Thursday, November 10, 2022

TTAB Decides Ownership Dispute Over THE COWBOY ARMS HOTEL AND RECORDING SPA for Recording Studio Services

In an ownership dispute that "has the makings of a country song," the Board found that legendary country singer Cowboy Jack Clement and Opposer Clementvision, Inc., a company he formed, owned the mark THE COWBOY ARMS HOTEL AND RECORDING SPA for approximately 38 years before Cowboy Jack passed away in 2013. His children, Alison and Niles, inherited all of his assets, including Opposer. Applicant Robert Clement, second cousin of Cowboy Jack, bought the house in Nashville where Cowboy Jack's studio was located and began to use the mark there. He applied to register the mark for musical recordings and recording studio services. The Board found, however, that Applicant did not acquire rights in the mark, and further that Opposer had not abandoned the mark. Clementvision, Inc. v. Robert Clement, Opposition No. 91256127 (October 25, 2022) [not precedential] (Opinion by Judge Michael B. Adlin).

The Board found that "the evidence all points in one direction: Cowboy Jack bequeathed his music businesses, including Opposer (which owns the involved mark) to Alison and Niles. We presume this transfer to include all associated trademarks and service marks, and Applicant has not rebutted the presumption. Indeed, as explained above, Applicant’s theory that the involved mark was transferred to Ms. Miller and then to Applicant has no evidentiary support whatsoever."

There was no dispute that the public associated the mark with Cowboy Jack during his lifetime. There was no evidence that "in the year following Cowboy Jack’s death the public suddenly disassociated the mark from Cowboy Jack whose music continued to be popular, and in that short period of time somehow came to associate the mark with Ms. Miller or ZMG, or later Applicant." Moreover, there was evidence that despite Applicant using the mark for the recording studio, the public continued to associate the mark with Cowboy Jack and his services.

Finally, the public will look to Opposer, Cowboy Jack’s business now run by his children, to stand behind the quality of the services provided under the involved mark.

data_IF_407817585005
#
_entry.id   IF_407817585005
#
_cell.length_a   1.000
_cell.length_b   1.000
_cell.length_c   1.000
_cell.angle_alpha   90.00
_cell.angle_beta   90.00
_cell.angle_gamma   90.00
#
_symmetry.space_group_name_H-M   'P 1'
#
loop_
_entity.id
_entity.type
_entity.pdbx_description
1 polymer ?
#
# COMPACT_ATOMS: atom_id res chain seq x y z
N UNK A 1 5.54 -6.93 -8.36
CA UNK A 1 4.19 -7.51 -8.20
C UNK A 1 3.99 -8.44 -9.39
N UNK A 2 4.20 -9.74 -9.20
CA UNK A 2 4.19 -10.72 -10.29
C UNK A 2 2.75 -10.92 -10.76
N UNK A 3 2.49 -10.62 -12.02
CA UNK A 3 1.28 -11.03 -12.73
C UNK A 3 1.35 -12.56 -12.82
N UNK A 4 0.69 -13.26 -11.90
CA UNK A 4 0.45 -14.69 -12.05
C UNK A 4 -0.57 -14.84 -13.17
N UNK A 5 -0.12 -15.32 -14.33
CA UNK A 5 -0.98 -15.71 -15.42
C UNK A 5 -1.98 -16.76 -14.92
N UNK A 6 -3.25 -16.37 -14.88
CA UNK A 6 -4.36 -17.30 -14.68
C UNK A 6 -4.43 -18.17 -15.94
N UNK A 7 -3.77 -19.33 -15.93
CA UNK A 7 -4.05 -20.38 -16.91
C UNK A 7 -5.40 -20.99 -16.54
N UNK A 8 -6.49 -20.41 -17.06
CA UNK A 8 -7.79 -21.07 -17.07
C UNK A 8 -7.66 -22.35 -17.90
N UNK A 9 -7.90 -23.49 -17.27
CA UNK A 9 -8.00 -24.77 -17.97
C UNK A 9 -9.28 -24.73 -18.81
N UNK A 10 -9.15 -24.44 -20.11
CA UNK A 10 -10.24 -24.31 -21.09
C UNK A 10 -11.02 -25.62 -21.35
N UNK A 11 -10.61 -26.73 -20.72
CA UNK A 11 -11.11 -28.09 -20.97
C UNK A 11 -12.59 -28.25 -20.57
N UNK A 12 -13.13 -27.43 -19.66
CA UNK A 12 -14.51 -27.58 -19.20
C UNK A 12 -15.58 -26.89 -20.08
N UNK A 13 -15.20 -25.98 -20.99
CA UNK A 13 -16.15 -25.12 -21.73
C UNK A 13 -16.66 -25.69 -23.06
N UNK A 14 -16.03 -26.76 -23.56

As to Applicant's abandonment defense, he failed to introduce evidence of nonuse and thus failed to meet his burden of proof. Opposer produced evidence of use of the mark: for example, "a primary aspect of Opposer’s business is to collect royalties on songs it owns or in which it has rights, and it has done so continuously since before Cowboy Jack’s death, including the periods before and after the 3405 Belmont property was sold." Moreover, even if there were a period of nonuse, Opposer had an intent to resume use. It found a new studio location and negotiated for a film about Cowboy Jack.

And so, the Board sustained the opposition.

Read comments and post your comment here.

TTABlogger comment: You might say that Applicant wore the black cowboy hat in this one.

Text Copyright John L. Welch 2022.


At 12:03 PM, Anonymous Anonymous said...

any way to use SEC 2 (c) as this appears to be an attempt to misappropriate ( yes steal) the persona of another?

At 6:31 PM, Blogger BOB KELSON said...

Bob Kelson - "Where the business goes, so shall the trademark go." A trademark without goodwill is like the emperor without clothes. The chain of title here was clear. A decision that is readily understood.

At 7:48 PM, Anonymous Tom McCarthy said...

I think the interesting thing about this case is that it applies to the passage of a business (and its trademarks) to children in a personal will the rule that all marks are presumed to pass with the sale of a business. While the will omitted mention of the trademark, the mark passed as part of the inheritance. “We presume this transfer to [opposer] include all associated trademarks and service marks, and applicant has not rebutted the presumption.”


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